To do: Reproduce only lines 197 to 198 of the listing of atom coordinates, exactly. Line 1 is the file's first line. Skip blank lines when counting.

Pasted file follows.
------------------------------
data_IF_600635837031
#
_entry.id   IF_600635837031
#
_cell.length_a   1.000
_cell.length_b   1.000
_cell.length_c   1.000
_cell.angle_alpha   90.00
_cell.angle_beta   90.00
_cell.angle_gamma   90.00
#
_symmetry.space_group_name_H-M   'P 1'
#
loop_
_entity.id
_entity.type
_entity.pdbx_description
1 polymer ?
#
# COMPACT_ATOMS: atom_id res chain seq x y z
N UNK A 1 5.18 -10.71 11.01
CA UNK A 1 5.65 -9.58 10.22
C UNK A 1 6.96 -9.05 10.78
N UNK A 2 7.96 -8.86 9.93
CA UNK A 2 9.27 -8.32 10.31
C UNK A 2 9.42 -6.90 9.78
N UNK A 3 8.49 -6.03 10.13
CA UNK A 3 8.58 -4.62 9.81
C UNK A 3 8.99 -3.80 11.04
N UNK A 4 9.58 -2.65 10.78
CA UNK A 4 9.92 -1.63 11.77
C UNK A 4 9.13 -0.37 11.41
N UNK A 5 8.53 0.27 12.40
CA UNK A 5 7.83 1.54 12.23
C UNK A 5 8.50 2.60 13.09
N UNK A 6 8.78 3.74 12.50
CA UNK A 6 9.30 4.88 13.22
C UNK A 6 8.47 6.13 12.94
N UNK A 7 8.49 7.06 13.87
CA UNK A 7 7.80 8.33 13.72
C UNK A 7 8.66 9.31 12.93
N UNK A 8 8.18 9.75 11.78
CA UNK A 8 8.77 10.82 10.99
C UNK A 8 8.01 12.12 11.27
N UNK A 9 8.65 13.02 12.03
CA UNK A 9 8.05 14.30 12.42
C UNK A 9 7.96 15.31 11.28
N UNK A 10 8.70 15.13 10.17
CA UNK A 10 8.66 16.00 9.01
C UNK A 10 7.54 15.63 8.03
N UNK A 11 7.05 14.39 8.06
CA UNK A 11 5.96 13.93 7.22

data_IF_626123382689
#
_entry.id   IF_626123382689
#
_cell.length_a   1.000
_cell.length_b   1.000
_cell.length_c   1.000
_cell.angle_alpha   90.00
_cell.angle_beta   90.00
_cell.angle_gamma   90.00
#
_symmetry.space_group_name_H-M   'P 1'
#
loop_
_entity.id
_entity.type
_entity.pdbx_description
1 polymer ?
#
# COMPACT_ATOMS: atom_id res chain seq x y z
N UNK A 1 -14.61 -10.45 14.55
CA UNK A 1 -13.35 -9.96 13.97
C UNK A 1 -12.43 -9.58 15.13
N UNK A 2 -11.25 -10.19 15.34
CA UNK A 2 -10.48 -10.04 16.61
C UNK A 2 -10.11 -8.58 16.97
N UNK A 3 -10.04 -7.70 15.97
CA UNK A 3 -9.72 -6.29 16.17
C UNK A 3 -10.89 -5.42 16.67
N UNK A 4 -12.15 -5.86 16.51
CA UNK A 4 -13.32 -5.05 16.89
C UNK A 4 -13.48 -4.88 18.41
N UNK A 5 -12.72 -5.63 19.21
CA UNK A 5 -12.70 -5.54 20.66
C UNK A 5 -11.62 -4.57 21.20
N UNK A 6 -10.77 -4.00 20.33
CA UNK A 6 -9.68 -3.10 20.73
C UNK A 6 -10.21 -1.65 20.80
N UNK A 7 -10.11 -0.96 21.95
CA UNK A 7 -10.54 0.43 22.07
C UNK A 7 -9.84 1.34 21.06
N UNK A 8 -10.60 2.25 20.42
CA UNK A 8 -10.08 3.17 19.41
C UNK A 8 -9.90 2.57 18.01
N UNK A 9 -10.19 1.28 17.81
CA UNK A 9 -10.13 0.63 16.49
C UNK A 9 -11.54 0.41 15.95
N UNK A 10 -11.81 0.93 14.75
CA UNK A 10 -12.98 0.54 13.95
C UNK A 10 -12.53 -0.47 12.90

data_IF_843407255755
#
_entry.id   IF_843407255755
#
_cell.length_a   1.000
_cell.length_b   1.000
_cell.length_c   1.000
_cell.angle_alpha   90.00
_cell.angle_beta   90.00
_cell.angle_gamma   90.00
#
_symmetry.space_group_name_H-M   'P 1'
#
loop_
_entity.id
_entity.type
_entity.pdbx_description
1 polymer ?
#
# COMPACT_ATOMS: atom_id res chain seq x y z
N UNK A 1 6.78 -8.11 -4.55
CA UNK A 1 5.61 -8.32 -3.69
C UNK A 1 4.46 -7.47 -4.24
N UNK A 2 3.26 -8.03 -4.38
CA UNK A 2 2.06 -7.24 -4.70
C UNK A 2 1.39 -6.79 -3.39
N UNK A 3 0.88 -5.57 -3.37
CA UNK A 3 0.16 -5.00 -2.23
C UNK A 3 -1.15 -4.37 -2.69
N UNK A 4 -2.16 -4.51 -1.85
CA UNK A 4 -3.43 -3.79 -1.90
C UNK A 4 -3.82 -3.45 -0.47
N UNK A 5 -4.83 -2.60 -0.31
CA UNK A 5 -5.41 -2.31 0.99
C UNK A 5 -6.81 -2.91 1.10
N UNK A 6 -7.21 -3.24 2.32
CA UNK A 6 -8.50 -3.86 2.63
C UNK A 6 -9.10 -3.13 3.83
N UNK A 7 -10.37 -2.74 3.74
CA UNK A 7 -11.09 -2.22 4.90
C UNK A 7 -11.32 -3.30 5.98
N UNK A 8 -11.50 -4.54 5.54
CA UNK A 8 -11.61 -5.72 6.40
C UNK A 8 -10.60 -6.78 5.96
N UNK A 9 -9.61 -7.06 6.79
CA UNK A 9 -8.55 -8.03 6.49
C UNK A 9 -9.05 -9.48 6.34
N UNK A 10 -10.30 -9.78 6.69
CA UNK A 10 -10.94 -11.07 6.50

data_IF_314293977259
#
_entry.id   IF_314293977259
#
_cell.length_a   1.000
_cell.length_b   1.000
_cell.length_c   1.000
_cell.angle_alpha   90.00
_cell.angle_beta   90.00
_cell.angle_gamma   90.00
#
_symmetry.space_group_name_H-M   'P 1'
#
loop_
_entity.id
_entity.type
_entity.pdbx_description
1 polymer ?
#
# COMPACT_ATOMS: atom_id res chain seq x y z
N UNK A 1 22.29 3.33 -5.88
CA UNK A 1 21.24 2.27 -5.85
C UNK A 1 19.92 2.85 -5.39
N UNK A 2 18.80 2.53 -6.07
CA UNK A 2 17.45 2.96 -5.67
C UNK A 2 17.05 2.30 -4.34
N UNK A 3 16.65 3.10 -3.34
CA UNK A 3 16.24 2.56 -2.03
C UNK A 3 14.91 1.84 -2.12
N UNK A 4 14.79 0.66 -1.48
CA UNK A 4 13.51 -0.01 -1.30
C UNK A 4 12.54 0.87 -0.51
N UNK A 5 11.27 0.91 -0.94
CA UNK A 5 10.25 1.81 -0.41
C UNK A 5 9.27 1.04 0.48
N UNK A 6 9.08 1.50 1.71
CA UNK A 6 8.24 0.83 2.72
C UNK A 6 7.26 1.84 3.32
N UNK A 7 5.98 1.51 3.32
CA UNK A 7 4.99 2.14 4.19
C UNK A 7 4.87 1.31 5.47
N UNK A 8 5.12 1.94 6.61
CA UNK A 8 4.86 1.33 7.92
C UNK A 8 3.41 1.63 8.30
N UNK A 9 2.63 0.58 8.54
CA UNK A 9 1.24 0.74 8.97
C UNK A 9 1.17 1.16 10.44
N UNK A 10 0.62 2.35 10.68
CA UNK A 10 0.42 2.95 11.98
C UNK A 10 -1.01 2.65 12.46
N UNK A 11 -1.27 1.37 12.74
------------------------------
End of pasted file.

CA UNK A 9 1.24 0.74 8.97
C UNK A 9 1.17 1.16 10.44